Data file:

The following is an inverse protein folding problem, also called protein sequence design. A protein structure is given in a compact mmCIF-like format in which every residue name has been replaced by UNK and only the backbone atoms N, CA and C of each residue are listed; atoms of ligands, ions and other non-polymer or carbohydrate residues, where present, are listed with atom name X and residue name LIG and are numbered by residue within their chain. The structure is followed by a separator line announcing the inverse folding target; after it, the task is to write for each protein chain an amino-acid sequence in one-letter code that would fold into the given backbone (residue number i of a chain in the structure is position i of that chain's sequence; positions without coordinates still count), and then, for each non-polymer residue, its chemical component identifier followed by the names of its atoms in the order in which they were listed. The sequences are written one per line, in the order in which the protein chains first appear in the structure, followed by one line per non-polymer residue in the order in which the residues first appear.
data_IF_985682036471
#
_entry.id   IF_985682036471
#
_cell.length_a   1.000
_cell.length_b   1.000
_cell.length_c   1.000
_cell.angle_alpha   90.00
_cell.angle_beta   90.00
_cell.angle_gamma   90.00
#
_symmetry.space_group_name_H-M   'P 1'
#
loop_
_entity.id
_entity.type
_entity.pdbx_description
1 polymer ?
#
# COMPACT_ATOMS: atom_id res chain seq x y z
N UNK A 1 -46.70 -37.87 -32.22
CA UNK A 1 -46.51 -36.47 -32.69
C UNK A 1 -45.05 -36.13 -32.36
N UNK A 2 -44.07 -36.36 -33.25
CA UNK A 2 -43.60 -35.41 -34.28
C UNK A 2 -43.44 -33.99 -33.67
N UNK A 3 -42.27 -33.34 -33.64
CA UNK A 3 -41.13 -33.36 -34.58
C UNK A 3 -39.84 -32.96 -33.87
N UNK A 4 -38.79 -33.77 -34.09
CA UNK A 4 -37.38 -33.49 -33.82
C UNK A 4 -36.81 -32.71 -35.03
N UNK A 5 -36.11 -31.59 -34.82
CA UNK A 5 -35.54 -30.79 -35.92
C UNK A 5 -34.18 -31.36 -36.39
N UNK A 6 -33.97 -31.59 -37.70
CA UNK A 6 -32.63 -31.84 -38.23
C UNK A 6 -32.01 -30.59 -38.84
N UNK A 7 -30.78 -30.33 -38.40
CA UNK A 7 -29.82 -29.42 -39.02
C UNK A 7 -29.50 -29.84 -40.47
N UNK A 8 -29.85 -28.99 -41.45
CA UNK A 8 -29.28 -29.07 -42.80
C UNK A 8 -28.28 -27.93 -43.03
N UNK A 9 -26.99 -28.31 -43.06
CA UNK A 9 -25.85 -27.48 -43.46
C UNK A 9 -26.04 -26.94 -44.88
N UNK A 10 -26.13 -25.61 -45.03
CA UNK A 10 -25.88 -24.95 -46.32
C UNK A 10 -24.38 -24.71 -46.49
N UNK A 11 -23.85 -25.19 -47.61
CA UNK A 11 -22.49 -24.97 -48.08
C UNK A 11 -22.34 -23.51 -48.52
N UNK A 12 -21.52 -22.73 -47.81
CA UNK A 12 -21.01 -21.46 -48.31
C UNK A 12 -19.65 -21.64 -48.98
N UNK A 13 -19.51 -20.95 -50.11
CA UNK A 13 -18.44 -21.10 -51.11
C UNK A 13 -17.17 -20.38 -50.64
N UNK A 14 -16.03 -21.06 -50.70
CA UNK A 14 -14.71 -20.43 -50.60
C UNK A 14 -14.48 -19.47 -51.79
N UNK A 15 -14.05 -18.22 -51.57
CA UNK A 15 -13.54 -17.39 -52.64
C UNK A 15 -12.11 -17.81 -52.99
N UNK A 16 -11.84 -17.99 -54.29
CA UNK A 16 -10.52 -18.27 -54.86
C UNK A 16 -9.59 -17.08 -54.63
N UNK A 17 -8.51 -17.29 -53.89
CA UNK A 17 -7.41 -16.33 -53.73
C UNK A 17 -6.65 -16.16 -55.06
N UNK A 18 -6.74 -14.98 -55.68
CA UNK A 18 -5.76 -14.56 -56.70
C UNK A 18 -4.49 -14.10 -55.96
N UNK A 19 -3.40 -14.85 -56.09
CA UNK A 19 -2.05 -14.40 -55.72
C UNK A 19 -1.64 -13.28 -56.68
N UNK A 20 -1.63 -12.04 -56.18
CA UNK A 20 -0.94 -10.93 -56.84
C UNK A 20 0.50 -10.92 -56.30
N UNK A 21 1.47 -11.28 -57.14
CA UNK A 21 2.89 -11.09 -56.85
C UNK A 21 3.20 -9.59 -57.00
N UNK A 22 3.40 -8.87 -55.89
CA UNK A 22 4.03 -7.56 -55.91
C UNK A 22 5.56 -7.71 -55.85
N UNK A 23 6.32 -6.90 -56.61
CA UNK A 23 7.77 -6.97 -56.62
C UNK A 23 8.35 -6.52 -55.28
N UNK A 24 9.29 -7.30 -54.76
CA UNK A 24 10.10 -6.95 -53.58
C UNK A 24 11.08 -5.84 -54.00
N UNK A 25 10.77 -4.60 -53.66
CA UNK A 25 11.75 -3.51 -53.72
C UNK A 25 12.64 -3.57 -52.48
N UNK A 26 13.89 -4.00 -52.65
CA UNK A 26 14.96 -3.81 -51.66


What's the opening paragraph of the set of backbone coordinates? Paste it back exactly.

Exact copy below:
The following is an inverse protein folding problem, also called protein sequence design. A protein structure is given in a compact mmCIF-like format in which every residue name has been replaced by UNK and only the backbone atoms N, CA and C of each residue are listed; atoms of ligands, ions and other non-polymer or carbohydrate residues, where present, are listed with atom name X and residue name LIG and are numbered by residue within their chain. The structure is followed by a separator line announcing the inverse folding target; after it, the task is to write for each protein chain an amino-acid sequence in one-letter code that would fold into the given backbone (residue number i of a chain in the structure is position i of that chain's sequence; positions without coordinates still count), and then, for each non-polymer residue, its chemical component identifier followed by the names of its atoms in the order in which they were listed. The sequences are written one per line, in the order in which the protein chains first appear in the structure, followed by one line per non-polymer residue in the order in which the residues first appear.